Tag Archives: Stephen Karam
GableStage’s production of The Humans is like watching a Kmart photo department family portrait that has been left too near a wall heater. Almost imperceptibly, the edges start to brown, the image shudders a bit, then the edges curl ever so slightly. And suddenly, the perfect image erupts in flames.
Sometimes the confluence of talent that occurs in a New York City production creates something that won’t be duplicated elsewhere. South Florida has proven that a regional production actually may be better in its own way, but it cannot replicate that specific recipe for alchemical magic. Within two years, you’ll see the same thing with The Humans.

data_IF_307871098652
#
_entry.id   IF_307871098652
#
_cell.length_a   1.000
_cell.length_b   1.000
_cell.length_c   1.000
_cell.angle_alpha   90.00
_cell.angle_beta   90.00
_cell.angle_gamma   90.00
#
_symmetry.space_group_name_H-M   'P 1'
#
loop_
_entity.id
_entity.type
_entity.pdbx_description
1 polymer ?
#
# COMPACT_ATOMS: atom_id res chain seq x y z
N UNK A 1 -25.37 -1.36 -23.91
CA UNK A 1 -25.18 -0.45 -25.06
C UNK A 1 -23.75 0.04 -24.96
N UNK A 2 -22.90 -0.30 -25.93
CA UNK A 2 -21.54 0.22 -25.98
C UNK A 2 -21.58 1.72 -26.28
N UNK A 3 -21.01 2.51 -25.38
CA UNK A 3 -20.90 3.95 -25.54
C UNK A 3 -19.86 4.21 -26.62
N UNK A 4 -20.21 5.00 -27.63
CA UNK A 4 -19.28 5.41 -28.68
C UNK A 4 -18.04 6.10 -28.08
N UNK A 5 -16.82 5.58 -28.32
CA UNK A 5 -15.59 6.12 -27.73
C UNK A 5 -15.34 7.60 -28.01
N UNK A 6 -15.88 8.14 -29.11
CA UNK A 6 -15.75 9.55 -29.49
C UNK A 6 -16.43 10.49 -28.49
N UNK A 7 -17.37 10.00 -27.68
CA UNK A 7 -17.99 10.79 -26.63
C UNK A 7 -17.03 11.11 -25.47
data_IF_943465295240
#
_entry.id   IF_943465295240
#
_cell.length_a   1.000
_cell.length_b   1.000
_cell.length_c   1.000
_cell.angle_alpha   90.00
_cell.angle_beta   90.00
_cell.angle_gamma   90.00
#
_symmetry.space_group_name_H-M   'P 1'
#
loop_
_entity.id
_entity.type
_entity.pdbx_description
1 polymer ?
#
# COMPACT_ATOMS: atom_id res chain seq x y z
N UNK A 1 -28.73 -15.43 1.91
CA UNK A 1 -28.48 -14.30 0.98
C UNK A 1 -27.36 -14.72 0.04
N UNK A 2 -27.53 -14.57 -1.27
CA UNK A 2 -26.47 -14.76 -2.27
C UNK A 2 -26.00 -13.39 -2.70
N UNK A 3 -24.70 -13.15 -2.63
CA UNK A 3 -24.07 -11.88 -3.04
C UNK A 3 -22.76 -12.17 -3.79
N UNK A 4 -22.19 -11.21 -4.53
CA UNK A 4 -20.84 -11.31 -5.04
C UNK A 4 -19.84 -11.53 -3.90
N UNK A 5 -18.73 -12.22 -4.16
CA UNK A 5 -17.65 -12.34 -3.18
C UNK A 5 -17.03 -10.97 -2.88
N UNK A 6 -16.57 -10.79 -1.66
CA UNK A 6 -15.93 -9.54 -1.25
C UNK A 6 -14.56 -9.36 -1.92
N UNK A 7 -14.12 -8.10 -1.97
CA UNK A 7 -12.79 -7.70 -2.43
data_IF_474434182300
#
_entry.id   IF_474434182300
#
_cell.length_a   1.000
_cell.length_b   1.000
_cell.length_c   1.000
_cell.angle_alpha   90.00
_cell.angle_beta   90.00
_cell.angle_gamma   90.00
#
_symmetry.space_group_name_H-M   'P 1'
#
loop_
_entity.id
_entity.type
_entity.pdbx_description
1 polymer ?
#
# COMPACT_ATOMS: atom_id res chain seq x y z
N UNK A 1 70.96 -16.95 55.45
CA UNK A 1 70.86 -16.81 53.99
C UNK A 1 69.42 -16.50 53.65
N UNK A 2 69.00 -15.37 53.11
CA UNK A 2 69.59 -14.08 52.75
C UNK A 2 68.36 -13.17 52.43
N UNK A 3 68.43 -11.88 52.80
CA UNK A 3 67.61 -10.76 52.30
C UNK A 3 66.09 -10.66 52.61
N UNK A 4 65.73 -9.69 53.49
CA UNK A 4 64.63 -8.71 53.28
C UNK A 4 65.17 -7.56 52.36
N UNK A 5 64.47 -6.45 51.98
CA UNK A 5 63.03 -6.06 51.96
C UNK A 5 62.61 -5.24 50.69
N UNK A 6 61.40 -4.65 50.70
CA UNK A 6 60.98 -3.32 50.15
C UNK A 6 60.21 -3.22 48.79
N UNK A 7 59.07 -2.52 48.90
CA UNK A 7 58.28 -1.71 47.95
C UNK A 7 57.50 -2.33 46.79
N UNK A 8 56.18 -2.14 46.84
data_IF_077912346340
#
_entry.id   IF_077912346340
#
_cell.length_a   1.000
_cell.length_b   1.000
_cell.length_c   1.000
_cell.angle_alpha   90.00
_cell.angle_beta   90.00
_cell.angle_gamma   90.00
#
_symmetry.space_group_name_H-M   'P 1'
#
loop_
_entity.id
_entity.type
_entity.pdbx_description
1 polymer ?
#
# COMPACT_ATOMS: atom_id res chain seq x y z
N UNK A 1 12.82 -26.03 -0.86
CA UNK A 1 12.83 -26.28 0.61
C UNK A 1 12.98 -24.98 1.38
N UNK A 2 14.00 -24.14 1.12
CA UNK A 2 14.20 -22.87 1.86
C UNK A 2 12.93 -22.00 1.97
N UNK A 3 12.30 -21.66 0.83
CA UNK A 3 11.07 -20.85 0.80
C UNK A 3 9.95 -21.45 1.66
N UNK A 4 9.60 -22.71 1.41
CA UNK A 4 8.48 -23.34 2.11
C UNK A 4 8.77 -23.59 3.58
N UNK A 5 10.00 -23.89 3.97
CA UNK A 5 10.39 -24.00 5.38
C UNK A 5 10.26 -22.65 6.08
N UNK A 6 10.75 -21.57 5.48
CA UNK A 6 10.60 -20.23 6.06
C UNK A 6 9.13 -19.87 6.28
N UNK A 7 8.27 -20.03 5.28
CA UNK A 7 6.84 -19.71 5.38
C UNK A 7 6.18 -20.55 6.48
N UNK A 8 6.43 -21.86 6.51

GableStage’s Sons of the Prophet is a comedy about suffering. It’s a serio-comedy, to be sure, a wry compassionate look at the inescapable downside of being human. But humor drawn from the awkward collision of quirky characters suffuses Stephen Karam’s Pulitzer-nominated script, even though every major character is in emotional and even physical pain.